creative ways to document baby’s first year


If you haven’t already, I highly suggest you visit Mila’s Daydreams, the adorable blog where uber-creative mom Adele Enersen crafts whimsical dreamscapes around her daughter Mila as she sleeps. What a great way to record an infant’s first year! Over at Young House Love, the Youngsters have been recording their daughter Clara’s growth through colorful weekly updates with numbered onesies in their Flickr stream. I love clicking through and seeing her progress – those first months are so fleeting! They grow up so fast and these inspiring documentaries are motivators for me to put effort into creatively recording my little one’s first years, whenever he or she decides to arrive in the distant future. What do you think, readers? Have any crafty techniques to share? – Sarah C.

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healthy frozen treat: ikea-pop yogurt-sicles


We have a new favorite summer treat in our house — homemade frozen yogurt treats. I realize this not anything groundbreaking, but their simplicity is stunning. We simply poor some drinkable yogurt into a Midsommar pop maker from Ikea, $2, and freeze. Sometimes we mix it up by combining two flavors. Or when we’re feeling fancy, we’ll make layers by freezing a little juice, then pouring the yogurt on top it. It’s a wonderful way to get an insanely fussy toddler to eat something remotely nutritious, but honestly we love them, too. And the Ikea pop maker is one of the best we’ve tried. Grab one if you can! — Angela M.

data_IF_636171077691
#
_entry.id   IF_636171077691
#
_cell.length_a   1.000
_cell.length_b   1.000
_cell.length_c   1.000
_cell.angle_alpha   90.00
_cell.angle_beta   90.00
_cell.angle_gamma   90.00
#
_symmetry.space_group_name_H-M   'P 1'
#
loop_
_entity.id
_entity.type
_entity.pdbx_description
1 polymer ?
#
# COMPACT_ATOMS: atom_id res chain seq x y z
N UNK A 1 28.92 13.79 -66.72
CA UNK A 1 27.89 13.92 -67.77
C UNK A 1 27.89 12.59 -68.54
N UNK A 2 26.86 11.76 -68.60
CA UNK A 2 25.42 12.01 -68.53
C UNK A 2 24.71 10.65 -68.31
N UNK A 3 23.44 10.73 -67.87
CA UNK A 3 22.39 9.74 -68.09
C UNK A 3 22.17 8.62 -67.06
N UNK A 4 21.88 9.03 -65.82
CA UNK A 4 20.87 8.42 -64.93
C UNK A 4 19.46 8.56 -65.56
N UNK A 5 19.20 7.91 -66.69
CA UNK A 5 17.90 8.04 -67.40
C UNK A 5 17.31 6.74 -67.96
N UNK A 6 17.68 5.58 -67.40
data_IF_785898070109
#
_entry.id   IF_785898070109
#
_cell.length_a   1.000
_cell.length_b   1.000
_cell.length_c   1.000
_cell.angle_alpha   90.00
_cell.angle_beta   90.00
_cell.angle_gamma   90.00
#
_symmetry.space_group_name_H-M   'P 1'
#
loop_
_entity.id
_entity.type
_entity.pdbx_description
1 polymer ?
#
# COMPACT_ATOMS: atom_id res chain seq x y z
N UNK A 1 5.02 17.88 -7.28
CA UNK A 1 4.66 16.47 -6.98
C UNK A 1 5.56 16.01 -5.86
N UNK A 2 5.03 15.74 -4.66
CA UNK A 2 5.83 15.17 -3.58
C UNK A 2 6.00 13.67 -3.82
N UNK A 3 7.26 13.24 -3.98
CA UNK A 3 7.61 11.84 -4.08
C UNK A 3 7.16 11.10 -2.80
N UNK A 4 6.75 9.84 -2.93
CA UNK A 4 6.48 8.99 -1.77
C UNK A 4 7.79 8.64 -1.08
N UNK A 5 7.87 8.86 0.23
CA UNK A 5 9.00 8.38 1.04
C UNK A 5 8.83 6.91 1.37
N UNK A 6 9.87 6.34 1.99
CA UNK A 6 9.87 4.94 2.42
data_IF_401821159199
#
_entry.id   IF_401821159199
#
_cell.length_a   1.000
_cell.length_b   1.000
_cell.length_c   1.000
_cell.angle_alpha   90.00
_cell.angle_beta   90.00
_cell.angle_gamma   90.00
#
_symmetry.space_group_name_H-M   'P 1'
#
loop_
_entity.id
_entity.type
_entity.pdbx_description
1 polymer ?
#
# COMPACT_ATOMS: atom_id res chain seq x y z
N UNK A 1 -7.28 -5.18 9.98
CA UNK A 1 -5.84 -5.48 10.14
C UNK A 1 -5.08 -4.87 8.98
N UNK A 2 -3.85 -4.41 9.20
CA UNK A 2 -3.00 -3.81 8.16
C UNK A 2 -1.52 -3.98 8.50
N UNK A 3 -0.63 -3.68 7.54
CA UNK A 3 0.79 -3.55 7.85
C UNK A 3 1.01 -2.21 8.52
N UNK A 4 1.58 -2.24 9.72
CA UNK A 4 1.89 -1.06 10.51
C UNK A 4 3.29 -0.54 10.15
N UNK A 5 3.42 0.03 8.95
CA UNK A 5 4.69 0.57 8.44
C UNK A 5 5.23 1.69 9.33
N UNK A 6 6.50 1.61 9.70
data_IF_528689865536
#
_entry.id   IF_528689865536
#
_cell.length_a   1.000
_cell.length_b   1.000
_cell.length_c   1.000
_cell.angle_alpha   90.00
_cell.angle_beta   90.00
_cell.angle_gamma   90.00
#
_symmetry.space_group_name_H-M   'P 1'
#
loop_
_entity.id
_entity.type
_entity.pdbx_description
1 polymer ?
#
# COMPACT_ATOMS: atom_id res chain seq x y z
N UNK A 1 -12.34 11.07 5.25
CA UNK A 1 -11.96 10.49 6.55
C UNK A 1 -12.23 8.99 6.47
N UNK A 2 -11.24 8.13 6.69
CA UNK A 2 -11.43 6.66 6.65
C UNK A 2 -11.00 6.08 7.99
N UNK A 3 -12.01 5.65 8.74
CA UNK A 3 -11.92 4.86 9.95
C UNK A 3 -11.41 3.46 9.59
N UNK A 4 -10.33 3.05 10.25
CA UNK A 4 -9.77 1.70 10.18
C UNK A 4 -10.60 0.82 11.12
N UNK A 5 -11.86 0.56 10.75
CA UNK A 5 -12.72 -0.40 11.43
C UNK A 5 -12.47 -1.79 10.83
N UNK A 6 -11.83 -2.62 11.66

From our partners
From our partners

neat and cheap: wrap a stick in yarn

wrapped sticks

Are we nuts, or would this deceptively simple craft be a colorful addition to your summer decor? The folks at Ohdeedoh recommend wrapping sticks in yarn as a fun and super-easy summer craft for kids. We find it appealing for craft-challenged adults as well. (Let’s just say we didn’t master the god’s-eye in Girl Scouts.) What do you think?

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garden inspiration: “miss rumphius” and “a man named pearl”



Have you seen “A Man Named Pearl” yet? It’s a documentary about an untrained horticulturist who creates a yard with topiaries that defy convention. Again and again as I watched it, I was reminded
of a story I read to my kids: “Miss Rumphius” by Barbara Cooney. In the book, a young Miss Rumphius tells her grandfather she wants to travel the world and live by the sea. He responds that she must do a third thing — make the world more beautiful. In the documentary (without giving too much away), Pearl Fryar starts out merely wanting to dispel the neighbors’ notion that he won’t keep up his yard. Along the way, he manages to make a garden — and a community — more beautiful. Find “A Man Named Pearl” on Netflix or buy it at Docurama. — Sarah L.

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